400m Hurdles

Athletes clear 10 hurdles while running one lap of the track. The 400m hurdles consist of three rounds: round one, the semifinals, and the final.

  • Round 1: Athletes are placed into heats based on their best time from the season so that top contenders are less likely to knock each other out in round one. In Rio, round one of the 400m hurdles featured six men’s heats and six women’s heats. The top three in each heat, plus the fastest six athletes not already qualified, progressed to the semifinal round.
  • Semifinal Round: There are typically three semifinal heats (each featuring eight athletes). When three semifinals are contested, the top two in each heat, plus the two fastest not already qualified, progress to the final.
  • Final: The final includes eight athletes. The first athlete to cross the finish line will be awarded the gold medal.

Vertical Jumps

High Jump and Pole Vault

High Jump: In the high jump, competitors attempt to clear a 4-meter-long horizontal bar. The athlete who jumps the highest without knocking the bar to the ground is the winner.

Pole Vault: In the pole vault, competitors attempt to clear a horizontal bar by sprinting down a runway and using a pole to catapult themselves into the air. The athlete who vaults the highest without knocking the bar to the ground is the winner.

(The high jump and the pole vault use the same format at the Olympics)

General Rules

  • Each competitor may begin at any height above the starting mark. Athletes can elect to “pass” (i.e. advance to the next height without having cleared the current one). The bar is only raised, never lowered.
  • Athletes have three attempts to clear any given height. Once an athlete has three consecutive failures at a height (or multiple heights if he/she “passed” over a height), that athlete is not allowed to take any additional attempts at any height.

Qualifying Rounds

  • Ahead of the qualification round, World Athletics technical delegates will announce the qualifying round standard. All athletes who achieve that mark in the qualification round will automatically earn a spot in the final. If less than 12 athletes hit the qualifying round mark, the next highest ranked athlete(s), up to a total of at least 12, will be included in the final. If there is a tie for 12th, only the first two criteria in the tiebreaking procedures (listed below) will be used.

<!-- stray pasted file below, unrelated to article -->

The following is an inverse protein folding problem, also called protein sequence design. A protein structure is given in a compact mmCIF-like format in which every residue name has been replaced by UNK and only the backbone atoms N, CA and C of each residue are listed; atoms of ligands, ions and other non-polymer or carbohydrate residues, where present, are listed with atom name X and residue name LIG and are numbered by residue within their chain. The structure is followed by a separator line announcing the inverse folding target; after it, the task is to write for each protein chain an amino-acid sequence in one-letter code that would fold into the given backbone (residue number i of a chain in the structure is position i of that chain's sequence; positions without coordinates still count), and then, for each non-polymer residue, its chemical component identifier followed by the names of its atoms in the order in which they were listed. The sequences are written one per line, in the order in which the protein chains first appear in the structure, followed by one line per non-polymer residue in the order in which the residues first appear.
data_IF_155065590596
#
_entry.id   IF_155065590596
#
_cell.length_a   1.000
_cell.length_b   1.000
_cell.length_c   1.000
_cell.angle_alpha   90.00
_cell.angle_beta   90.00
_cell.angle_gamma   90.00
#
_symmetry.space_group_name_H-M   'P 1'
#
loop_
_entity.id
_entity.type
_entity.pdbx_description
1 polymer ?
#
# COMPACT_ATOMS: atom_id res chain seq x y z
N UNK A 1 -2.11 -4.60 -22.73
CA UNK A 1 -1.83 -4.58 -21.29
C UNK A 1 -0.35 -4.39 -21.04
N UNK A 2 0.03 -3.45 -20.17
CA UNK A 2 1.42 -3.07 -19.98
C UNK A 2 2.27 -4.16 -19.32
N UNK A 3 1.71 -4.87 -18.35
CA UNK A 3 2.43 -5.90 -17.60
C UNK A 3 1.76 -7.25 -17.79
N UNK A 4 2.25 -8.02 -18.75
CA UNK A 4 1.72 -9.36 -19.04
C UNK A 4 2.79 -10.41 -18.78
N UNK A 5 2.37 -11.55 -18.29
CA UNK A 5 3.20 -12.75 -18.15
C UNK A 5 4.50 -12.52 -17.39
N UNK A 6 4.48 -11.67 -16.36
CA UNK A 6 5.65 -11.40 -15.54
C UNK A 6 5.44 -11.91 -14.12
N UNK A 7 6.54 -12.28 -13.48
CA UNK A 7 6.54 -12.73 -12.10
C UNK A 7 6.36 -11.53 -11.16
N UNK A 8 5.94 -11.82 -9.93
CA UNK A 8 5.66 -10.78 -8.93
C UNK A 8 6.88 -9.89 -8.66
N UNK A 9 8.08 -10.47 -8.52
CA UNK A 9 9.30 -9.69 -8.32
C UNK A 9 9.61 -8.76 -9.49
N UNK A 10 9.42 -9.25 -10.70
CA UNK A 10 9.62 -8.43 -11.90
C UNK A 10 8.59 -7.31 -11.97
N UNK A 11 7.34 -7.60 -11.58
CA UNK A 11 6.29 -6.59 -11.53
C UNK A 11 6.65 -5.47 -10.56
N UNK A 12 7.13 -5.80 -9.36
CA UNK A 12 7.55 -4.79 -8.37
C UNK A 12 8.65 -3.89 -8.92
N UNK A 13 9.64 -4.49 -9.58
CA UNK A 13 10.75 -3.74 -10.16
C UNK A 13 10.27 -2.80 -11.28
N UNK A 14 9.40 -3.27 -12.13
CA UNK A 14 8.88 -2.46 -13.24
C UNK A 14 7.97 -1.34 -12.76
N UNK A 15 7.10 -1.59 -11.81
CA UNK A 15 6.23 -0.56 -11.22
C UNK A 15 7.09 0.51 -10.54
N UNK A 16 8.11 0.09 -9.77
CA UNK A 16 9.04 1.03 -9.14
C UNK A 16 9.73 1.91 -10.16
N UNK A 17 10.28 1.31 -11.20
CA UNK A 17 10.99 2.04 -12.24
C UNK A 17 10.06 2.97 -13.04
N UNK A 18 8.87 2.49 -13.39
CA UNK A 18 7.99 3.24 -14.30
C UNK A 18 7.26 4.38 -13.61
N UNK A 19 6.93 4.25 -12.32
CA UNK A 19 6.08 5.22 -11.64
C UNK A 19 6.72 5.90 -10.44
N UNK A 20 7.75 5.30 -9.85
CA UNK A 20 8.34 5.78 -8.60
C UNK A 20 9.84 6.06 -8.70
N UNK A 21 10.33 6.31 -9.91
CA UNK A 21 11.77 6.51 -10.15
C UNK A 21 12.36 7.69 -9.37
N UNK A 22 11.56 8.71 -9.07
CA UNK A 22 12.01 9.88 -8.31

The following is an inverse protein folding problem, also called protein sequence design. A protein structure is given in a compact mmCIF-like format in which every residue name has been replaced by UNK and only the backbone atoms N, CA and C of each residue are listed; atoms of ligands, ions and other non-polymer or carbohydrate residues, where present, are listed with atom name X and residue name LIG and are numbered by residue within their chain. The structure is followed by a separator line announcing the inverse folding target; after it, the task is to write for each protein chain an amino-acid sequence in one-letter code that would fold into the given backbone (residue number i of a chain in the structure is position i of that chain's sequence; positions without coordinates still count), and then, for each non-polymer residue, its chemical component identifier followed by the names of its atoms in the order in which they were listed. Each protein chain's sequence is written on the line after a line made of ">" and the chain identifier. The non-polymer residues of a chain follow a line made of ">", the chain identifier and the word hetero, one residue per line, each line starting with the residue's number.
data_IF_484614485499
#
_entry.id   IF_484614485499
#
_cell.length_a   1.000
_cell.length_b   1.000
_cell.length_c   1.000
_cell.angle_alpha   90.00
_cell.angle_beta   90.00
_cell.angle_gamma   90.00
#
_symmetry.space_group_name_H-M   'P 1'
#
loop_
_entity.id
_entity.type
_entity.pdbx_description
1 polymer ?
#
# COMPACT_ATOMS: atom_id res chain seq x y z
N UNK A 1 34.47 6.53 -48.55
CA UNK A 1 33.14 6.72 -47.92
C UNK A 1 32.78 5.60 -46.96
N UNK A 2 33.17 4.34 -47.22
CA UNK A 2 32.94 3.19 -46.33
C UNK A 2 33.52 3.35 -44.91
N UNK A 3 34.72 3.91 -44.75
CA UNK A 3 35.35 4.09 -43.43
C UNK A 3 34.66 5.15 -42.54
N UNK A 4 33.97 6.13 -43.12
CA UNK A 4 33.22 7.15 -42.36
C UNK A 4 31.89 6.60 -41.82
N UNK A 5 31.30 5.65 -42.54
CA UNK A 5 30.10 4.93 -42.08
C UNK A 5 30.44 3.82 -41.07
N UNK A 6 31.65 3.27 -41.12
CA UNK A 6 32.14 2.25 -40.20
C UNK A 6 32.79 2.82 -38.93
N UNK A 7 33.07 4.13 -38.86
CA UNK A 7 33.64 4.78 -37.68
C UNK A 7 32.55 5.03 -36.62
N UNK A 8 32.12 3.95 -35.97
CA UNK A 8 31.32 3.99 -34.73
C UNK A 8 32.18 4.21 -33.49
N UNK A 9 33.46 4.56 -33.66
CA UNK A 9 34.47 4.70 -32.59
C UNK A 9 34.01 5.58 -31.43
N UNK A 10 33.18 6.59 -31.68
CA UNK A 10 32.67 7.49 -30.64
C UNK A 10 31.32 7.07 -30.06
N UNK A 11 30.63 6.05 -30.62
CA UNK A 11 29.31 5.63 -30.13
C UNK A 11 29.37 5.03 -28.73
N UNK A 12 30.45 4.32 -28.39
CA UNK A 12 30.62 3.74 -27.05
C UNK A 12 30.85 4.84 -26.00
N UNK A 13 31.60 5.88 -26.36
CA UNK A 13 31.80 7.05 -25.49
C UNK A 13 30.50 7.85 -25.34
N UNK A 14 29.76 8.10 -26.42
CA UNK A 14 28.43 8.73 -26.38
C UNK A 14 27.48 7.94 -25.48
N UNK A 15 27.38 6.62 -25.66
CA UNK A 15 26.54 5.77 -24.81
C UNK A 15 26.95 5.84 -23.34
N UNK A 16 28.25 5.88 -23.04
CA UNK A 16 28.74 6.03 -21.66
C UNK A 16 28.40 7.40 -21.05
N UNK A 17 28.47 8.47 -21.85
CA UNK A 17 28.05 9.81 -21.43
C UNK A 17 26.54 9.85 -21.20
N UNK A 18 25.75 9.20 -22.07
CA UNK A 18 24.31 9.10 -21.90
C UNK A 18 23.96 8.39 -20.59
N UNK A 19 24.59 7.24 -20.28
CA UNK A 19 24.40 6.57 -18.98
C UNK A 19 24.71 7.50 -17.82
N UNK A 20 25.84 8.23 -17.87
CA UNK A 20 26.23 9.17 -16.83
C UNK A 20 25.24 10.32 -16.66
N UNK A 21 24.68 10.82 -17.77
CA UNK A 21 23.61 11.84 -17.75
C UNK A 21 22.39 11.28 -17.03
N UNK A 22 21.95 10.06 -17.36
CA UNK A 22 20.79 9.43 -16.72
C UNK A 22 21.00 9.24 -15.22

• Once an athlete has secured a spot in the final, he/she stops competing in the qualifying round (even if he/she has more attempts).
  • The qualification round is typically held using two groups (A and B) so that the competition can move more quickly. These groups, which are equally weighted, usually compete simultaneously. In pole vault and high jump, this means that athletes in both groups are typically attempting the same height at the same time.

Final

  • Results from the qualifying round do not carry over into the final.
  • The final consists of 12 athletes (possibly more if there is a tie or if more than 12 achieve the required qualifying round mark).
  • Competition concludes when every athlete has recorded three consecutive failed attempts (except for the winner). If the winner still has more opportunities, he/she can elect to either stop or attempt a higher measure (often to attempt a personal best or world/Olympic record).

Tiebreaking Procedures

If, at the end of the competition, competitors are tied at the same height, the tie is broken using the following criteria:

  1. The athlete with the fewest failures at the tied height receives the higher placement
  2. If the competitors are still tied, the athlete with the fewest failures over the course of the entire competition will receive the higher placement

If they are still tied:

  • Qualification round: all tied athletes will progress to the final
  • Final: a jump-off will be used to determine the winner

Horizontal Jumps and Throws

Long Jump

Competitors sprint down a runway and leap as far as possible into a sand pit. Athletes may step on, but not over, the takeoff board. The distance jumped is measured from the end of the takeoff board to the first indentation in the sand pit.

Triple Jump

The triple jump has three components: the hop, the step (or skip), and the jump. Competitors sprint down a runway and take off a wooden board. (The jumper may step on, but not over, the takeoff board.) The athlete then lands on their take-off foot; this is “the hop.” The athlete then leaps to their opposite foot (“the step”) before finally “jumping” into the sand pit.

The total distance jumped is measured is from the end of the takeoff board to the first indentation in the sand pit.

Shot Put

While the shot put technically falls under “the throws,” the event involves athletes “putting” — not throwing — a shot (a metal ball) with one hand. A men’s shot weighs 16 pounds, while a women’s shot weighs 8 pounds.